Scent trails could boost elephant conservation, study suggests
Elephants on the move pay close attention to scent trails of dung and urine left by other elephants, a study suggests.
Researchers monitored well-used pathways and discovered that wild African savannah elephants – especially those travelling alone – were highly attentive, sniffing and tracking the trail with their trunks.
This indicates the scents act as a “public information resource”, the researchers from the University of Exeter and Elephants for Africa said.
They added that more research is needed to find out whether humans can create artificial elephant trails to divert elephants away from farms and villages, where conflict with humans can cause devastation to communities.
Scent trails could also be placed to improve the efficiency of routes connecting elephant populations between protected areas.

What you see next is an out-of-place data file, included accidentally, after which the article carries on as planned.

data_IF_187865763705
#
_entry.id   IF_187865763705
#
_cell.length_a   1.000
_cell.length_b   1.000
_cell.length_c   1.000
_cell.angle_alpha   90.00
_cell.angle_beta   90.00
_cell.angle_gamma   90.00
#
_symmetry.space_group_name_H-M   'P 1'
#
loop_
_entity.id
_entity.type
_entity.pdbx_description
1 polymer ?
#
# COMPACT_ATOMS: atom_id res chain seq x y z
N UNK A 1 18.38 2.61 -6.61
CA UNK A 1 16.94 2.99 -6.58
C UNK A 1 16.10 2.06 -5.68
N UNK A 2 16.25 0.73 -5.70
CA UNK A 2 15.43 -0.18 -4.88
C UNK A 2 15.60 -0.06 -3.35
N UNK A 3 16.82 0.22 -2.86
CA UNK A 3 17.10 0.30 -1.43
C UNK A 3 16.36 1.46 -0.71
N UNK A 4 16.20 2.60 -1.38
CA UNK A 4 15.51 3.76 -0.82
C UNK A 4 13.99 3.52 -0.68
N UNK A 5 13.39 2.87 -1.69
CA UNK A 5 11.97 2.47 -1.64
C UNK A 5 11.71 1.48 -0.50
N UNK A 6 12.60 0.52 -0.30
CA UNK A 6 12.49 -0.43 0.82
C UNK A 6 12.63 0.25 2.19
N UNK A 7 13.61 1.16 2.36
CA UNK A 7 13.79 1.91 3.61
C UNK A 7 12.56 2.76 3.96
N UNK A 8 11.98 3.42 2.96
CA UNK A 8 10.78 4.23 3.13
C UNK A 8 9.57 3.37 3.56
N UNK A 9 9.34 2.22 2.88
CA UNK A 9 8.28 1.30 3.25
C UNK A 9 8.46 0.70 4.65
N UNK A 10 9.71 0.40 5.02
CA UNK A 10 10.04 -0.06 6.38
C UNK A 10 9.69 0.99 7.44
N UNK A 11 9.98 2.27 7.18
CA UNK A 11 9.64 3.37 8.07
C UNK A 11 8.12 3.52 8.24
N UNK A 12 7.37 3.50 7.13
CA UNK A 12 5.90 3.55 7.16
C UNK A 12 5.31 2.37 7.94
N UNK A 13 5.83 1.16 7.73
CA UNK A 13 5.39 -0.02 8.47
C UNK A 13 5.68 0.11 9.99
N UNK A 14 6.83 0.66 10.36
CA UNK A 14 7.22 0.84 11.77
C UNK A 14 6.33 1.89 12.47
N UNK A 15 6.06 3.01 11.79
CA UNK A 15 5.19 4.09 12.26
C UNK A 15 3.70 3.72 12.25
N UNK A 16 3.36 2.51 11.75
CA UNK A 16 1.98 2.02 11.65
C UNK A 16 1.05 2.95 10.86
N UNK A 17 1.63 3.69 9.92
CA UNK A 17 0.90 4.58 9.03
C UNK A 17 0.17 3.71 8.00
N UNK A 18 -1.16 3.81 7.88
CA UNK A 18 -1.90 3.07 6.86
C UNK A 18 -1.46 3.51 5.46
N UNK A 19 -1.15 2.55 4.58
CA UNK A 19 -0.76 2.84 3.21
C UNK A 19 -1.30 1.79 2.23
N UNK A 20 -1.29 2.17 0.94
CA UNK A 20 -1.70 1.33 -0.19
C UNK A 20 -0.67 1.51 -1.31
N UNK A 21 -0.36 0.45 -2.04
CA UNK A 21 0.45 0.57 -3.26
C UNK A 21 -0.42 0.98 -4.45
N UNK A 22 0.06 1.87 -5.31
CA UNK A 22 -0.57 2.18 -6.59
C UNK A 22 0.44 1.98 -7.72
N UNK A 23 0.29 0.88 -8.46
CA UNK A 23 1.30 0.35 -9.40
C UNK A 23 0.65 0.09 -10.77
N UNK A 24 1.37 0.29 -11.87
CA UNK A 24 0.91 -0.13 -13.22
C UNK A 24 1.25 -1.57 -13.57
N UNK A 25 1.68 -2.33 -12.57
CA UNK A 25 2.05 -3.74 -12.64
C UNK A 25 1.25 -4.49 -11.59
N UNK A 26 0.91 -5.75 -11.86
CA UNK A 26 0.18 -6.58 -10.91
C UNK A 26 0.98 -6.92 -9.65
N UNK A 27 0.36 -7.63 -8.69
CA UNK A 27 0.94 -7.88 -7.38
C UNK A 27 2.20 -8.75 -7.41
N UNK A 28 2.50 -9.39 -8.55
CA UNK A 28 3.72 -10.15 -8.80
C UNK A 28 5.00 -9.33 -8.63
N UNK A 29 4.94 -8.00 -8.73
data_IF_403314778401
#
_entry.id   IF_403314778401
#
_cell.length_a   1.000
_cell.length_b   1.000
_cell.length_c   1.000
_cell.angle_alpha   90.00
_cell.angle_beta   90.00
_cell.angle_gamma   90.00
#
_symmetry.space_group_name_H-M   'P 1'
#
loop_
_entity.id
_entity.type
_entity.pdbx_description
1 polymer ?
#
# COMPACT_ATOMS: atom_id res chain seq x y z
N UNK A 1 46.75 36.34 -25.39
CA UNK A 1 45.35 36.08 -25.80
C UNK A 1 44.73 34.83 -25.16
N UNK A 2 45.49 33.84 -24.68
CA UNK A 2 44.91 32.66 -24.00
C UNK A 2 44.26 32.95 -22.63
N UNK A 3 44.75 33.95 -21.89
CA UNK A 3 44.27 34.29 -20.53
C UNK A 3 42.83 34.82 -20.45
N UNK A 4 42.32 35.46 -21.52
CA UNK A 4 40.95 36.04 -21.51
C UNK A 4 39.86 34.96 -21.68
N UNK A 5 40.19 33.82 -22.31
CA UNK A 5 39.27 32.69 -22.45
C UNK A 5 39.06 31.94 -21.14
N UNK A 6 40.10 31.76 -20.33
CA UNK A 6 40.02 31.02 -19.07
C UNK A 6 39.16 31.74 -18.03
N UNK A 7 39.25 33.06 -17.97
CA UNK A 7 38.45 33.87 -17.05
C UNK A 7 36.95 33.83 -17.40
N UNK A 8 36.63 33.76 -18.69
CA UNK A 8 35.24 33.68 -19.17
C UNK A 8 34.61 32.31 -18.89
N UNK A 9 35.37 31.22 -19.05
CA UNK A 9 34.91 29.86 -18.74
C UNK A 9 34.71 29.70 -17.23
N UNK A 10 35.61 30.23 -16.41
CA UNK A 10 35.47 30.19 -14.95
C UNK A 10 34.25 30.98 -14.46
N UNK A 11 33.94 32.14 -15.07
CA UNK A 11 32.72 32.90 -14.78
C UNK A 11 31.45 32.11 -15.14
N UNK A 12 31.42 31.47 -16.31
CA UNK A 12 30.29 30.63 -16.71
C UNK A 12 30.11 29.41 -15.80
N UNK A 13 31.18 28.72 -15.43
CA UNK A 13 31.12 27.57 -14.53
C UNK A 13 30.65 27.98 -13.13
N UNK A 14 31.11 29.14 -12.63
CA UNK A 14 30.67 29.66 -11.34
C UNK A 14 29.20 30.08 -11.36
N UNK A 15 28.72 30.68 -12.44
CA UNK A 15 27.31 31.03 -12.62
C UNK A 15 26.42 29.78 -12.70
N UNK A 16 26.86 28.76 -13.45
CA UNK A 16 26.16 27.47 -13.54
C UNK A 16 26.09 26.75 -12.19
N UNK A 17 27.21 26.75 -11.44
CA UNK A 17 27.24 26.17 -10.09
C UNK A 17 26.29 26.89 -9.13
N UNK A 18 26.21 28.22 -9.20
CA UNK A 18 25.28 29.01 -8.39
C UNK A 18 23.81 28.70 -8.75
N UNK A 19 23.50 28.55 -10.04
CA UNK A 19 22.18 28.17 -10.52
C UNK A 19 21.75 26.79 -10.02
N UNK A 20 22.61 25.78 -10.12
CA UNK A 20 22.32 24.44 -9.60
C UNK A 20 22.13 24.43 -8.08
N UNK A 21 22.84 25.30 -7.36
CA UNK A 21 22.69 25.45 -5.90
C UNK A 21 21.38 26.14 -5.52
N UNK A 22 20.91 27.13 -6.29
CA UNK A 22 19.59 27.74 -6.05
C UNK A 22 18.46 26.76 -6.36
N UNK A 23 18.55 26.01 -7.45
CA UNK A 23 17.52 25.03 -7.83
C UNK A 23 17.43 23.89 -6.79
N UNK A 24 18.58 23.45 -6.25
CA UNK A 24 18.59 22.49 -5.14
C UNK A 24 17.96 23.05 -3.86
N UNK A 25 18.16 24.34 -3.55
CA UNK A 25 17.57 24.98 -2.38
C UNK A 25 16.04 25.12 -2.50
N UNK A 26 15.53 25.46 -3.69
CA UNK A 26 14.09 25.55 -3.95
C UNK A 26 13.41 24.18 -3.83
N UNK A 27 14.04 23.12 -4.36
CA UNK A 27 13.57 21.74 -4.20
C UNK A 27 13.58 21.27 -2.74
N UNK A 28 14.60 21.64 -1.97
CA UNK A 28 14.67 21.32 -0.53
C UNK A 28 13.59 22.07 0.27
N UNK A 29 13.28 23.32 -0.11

Lead author Connie Allen, of Exeter’s Centre for Research in Animal Behaviour, said: “Our findings suggest an important role of an elephant’s sense of smell in long-distance navigation.
“As elephants follow these trails, they deposit their own urine and dung, which reinforces the pathway’s presence for future elephants.
“We see great potential for these findings to be applied to elephant management and conservation – primarily as a method for manipulating elephant movements.
“We carried out this study in Botswana, where the main threat to elephants is conflict with humans.
“By removing the existing scent paths that lead elephants to close contact with humans in problem areas, and redirecting them, perhaps we could reduce such conflicts happening.”
Efforts in Botswana to reconnect elephants with populations across southern Africa could also be helped using the proposed technique.
Published in the journal Animal Behaviour, the study, which examined a predominantly male population, also found that urine deposits from adult elephants were more likely to attract attention than those of younger (subadult) males.
The researchers say African elephants may therefore be able to discern the age and maturity of individuals they can expect to encounter from these cues.
The study received funding from the Leverhulme Trust.